There was an interesting thread I read in the forums this morning that was talking about the general process of stabling software, and while I found the original poster’s statement very interesting, I posted my own thoughts in response in a few posts in return that I considered shed light on how the scenario really is in developing for Gentoo.  Writing about it really got me thinking about the distribution as a whole, and why I like it, and why I keep coming back to it.  In short, why I freaking love Gentoo.

I’m going on my eighth year or so of using it.  I don’t know the exact timeline, but I’m pretty sure I’ve used it since around April of 2002 or so.  I’m also coming up on my fourth year of being a Gentoo developer.  That just blows me away.  I’ve also started recently getting a resurgence of interest in working on the development side again, something I’m really glad to see, since I have been progressively phasing myself out over the past few months.  Quite recently, though, I’ve managed to get myself much more organized and that has given me a much bigger picture of areas where I want to focus (and ones I want to drop interest), and so that has made it working on Gentoo fun again. :)  For the record, that’s how it should always be.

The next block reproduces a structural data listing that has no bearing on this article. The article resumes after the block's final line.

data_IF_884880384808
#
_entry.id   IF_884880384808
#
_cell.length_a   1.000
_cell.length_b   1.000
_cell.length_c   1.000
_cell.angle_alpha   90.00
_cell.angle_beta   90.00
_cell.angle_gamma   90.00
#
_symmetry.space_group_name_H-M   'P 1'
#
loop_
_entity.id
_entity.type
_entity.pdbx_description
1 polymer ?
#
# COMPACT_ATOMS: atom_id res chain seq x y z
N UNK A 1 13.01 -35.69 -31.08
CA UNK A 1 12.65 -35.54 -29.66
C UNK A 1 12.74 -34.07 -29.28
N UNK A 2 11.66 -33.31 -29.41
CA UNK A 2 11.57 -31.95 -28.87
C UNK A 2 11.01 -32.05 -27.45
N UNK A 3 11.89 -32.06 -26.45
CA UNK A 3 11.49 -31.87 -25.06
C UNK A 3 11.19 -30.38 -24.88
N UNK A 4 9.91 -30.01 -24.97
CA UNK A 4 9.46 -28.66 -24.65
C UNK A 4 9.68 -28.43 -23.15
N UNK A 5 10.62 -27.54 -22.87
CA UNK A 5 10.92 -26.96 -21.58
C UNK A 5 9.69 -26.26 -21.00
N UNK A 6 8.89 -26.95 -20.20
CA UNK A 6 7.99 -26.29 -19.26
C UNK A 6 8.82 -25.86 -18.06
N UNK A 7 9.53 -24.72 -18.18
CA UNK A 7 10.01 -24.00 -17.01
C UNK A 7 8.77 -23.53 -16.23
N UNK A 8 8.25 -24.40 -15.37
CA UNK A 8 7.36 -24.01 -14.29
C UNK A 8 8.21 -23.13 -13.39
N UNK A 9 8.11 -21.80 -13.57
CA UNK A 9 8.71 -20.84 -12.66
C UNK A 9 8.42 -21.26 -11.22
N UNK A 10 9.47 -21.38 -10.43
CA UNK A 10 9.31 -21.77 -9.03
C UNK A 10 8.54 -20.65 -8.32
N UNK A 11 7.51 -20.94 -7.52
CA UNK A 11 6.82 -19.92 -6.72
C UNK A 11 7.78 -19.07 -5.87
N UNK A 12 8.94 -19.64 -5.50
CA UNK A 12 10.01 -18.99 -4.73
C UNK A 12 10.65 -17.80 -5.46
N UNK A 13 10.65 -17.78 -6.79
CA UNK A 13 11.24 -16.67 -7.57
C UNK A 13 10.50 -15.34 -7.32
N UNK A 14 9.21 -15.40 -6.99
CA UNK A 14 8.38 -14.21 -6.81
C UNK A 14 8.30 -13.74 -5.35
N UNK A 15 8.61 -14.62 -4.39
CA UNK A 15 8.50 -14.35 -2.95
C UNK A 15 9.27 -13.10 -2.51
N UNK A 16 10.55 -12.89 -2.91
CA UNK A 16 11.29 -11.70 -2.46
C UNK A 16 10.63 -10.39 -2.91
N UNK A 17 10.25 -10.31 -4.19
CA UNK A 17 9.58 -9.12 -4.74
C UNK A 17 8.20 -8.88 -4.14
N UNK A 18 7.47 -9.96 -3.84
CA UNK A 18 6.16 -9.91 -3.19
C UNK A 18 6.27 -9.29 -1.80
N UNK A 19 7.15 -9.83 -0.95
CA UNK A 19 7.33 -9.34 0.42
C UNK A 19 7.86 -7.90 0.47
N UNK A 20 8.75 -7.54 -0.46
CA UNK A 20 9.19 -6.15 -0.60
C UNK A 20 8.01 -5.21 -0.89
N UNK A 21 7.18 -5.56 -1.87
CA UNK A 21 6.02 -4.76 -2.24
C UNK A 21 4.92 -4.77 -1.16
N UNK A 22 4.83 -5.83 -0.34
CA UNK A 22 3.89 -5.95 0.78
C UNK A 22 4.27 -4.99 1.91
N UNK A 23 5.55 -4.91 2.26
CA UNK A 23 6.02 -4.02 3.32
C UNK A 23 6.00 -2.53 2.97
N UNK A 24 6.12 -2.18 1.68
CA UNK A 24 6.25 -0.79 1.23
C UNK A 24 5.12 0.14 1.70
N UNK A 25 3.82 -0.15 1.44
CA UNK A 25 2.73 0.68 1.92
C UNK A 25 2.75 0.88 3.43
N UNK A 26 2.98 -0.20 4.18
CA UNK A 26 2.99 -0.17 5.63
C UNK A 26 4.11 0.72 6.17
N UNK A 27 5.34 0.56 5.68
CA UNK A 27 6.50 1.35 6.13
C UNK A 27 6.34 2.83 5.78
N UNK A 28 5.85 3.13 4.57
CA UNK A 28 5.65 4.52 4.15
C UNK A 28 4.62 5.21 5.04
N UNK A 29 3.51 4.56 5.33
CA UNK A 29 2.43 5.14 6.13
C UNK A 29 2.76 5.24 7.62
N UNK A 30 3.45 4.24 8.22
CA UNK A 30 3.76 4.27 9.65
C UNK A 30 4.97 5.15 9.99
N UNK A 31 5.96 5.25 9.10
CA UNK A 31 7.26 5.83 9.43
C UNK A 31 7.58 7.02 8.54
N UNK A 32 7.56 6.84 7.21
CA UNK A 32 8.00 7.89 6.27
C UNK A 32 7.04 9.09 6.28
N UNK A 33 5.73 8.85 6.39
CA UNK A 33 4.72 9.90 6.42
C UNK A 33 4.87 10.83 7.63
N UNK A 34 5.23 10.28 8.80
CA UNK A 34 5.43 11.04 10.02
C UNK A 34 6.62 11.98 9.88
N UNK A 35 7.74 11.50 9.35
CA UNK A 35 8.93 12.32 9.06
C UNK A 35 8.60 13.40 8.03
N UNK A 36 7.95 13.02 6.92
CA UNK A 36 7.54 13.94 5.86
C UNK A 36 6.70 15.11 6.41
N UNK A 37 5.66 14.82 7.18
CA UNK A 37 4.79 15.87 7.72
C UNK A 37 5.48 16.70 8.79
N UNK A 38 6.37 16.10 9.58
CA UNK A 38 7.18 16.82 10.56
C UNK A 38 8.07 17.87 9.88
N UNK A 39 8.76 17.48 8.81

There is one argument in particular I wanted to rehash here, and that is the one about stability as a distro.